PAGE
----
The normal arc starting decreases with the number of times of tests. The tip of its electrode (YWTh-2) is covered by solidified tungsten film and the rate of normal arc starting is reduced because particles of thorium oxide (thoria) disappear.
    When slightly oxigen is added to shielding gas, the ability of arc starting is maintained at normal arc starting. Because tungsten oxide film is formed on electrode surface and its film vaporizes at lower temperature and thoria particles appear.
    Electrolytical etching is conceived and thoria particles appear on tungsten surface by etching. The proportion of thoria particles is over primary content (2%), then ability of arc starting is improved by etching treatment.
  • The Effect of Cooling Rate on Mechanical Properties of Underwater Wet Welds

    pp. 358-363

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    DOI:10.2207/qjjws.5.358

    Thermal cycles of welds in underwater wet gravity arc welding were measured. Then the effect of cooling rate on occurrence of underbead cracks and on the mechanical properties of welds were investigated.
    Main results are summarized as follows;
    (1) In case the shielding processes are used, the cooling rate and the hardness of underwater welds can be lowered certainly.
    (2) Underbead cracks occurring in underwater welds of SM50 steel thinner than 9 mm in thickness may be prevented by lowering the cooling rate at 500°C below 35°C/s and the maximum hardness of the weld less than Hv360 approximately. Such lower cooling rate can be obtained by oil putty shielding.
    (3) Whether the shielding process are used or not, cooling rate (R) at 500°C and cooling times (S500, S300) of underwater welds from 800°C to 500°C or 300°C may be estimated from the following experimental formula;
    R=6.25×105a⋅Q-0.95⋅tβ (°C/s)
    S500=455a⋅R-1.09 (s)
    S300=780b⋅R-1.09 (s)
    where, Q: weld heat input (J/cm), t: thickness of base metal (mm), and a, β, a and b are constants given as follows :
    non shielding: α=1, β=0.17, a=1, b=1
    refractory shielding: α=0.28, β=0.45, a=1, b=1
    oil putty shielding : α=0.036, β=1, a=0.67, b=0.80
    (4) The welded joints obtained by oil putty shielding have nearly comparable mechanical properties with those of open air welds.
  • Applicability of Underwater Wet Plasma Welding with Developed Attachment to Horizontal Position Welding

    pp. 363-369

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    DOI:10.2207/qjjws.5.363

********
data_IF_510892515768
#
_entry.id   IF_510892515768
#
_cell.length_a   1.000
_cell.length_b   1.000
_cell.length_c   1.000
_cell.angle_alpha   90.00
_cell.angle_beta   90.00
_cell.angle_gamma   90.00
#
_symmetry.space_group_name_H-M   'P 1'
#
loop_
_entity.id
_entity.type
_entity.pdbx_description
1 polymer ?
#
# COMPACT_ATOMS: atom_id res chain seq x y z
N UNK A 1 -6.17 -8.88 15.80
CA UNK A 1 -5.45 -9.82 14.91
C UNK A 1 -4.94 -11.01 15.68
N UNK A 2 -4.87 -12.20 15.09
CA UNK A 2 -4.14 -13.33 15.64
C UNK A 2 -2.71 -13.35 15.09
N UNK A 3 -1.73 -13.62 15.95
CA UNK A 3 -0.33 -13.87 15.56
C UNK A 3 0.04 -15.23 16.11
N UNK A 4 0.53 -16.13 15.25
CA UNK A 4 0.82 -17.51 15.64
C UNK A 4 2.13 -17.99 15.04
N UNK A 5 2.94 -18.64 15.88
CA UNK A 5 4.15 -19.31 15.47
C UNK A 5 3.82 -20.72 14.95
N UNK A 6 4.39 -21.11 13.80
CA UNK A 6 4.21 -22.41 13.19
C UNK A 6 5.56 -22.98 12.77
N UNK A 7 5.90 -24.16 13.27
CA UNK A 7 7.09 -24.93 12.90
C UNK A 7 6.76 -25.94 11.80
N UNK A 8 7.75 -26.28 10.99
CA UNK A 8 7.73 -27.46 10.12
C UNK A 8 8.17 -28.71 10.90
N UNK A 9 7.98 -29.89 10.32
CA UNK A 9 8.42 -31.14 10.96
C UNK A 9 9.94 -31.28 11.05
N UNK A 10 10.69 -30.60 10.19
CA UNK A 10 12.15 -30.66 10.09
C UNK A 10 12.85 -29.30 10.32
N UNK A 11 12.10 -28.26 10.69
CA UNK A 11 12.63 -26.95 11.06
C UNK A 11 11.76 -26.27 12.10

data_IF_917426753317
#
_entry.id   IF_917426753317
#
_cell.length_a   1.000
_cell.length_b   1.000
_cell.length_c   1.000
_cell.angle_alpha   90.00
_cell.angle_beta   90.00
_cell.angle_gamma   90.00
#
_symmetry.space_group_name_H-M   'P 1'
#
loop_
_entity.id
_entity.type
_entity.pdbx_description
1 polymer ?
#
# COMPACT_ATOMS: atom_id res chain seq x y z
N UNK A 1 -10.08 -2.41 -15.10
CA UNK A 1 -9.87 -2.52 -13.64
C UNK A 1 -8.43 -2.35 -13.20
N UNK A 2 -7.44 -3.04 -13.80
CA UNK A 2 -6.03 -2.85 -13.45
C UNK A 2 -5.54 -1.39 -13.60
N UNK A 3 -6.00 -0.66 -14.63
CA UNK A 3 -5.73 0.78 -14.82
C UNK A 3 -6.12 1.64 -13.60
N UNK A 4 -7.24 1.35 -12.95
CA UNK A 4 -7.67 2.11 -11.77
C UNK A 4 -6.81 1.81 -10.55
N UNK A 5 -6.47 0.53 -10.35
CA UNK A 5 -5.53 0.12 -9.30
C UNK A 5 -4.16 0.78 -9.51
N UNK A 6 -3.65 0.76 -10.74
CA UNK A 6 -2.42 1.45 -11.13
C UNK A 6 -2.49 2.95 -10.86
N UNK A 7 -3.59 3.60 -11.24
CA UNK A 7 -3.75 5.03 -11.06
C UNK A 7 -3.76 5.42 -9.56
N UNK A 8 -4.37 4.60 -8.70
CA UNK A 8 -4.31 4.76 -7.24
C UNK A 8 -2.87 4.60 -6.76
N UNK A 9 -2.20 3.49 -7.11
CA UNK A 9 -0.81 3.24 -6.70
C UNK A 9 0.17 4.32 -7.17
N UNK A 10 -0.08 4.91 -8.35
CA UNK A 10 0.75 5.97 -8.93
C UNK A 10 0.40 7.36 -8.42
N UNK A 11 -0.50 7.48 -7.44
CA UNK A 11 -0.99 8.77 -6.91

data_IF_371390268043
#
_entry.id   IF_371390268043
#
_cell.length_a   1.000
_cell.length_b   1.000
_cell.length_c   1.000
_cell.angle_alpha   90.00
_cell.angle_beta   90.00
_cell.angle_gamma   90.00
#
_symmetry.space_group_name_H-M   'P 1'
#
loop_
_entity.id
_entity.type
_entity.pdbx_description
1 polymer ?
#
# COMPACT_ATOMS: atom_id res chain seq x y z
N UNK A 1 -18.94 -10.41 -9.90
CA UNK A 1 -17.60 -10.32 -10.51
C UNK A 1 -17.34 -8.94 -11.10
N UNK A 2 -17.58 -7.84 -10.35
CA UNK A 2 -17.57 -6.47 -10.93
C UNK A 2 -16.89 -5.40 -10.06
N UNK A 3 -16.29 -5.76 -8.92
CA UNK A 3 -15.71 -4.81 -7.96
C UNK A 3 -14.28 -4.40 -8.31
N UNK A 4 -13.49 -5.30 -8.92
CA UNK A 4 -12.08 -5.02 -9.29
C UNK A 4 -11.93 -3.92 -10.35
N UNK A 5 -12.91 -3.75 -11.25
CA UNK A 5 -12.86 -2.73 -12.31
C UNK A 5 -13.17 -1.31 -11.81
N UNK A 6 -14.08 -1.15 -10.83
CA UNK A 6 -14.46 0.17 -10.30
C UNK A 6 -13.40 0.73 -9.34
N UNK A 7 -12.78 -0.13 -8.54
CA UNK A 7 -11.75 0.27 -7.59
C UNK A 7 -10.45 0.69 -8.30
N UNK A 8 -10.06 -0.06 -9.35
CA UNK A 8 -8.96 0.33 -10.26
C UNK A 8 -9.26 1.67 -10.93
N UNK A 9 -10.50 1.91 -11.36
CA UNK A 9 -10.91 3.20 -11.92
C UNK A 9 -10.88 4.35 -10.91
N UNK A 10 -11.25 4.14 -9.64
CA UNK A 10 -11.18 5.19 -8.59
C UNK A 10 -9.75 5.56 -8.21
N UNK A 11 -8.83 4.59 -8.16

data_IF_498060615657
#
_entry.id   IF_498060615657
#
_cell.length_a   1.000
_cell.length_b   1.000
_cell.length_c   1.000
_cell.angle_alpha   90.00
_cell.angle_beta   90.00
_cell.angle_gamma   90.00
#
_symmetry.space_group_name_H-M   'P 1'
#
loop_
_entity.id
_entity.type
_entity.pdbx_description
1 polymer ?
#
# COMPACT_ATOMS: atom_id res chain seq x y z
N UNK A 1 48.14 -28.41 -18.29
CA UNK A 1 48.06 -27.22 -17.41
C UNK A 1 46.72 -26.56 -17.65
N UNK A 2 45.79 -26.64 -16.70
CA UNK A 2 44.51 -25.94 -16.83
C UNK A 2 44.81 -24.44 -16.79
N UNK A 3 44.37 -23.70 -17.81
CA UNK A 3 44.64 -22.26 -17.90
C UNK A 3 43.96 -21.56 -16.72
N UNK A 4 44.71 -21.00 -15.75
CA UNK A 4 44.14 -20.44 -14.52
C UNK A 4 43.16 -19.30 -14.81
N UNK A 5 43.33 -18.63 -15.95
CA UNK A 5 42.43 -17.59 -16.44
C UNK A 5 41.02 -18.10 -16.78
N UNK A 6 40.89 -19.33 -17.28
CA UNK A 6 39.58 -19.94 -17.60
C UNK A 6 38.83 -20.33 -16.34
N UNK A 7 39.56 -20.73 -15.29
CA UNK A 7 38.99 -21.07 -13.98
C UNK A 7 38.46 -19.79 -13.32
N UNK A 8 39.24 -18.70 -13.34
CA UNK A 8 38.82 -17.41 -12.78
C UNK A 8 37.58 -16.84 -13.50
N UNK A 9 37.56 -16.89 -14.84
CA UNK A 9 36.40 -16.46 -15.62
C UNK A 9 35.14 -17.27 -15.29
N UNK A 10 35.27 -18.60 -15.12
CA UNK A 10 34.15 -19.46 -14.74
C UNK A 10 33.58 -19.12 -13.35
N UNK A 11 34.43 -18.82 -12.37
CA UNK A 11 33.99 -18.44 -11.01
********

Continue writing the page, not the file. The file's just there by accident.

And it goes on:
The applicability of underwater wet plasma welding in the horizontal position was examined by using a welding attachment developed. This assembly, which is designed simply, is attached to the front face of plasma torch.
    Welding was carried out in pressurized city water. Appearances of weld beads, cooling cycles at weld bonds and hardnesses of weld metals and HAZ's were investigated by varying weld rotation and welding conditions.
    The use of the developed attachment stabilizes a gas cavity formed by plasma jet and protects any molten pool in this cavity from the invasion of environmental water in the horizontal wet welding. This leads to good welds.
    Molten metal tends to hang down with increasing in the angle of rotation from 0 deg. (flat position) to 90 deg. (horizontal position). Therefore, from the standpoint of welding procedure, multi-pass welding with a reduced amount of weld metal may be advantageous in the horizontal position.
    The ranges of adaptable plasma arc current and plasma gas flow rate in the horizontal position become narrow comparing with those in the flat position.
    Cooling of welds in the horizontal position is rapid comparing with that in the flat position. This difference is caused by the fact that the dissipation of heat is accelerated by the repetition of contact with water flowing in immediately after the floating of steam bubbles formed on the backside of base plate.
  • A Study on Formation of Alloyed Layer of Low Melting Temperature on Bonding Surface of IN738LC with Boron Pack Cementation

    pp. 370-373

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    DOI:10.2207/qjjws.5.370

    Diffusioin welding method using boron coating layer on bonding surface of IN738LC with pack cementation has been studied.
    In this report, effect of pack cementation temperature on formation of boron coated layer, melting temperatures and thickness of the layers were investigated.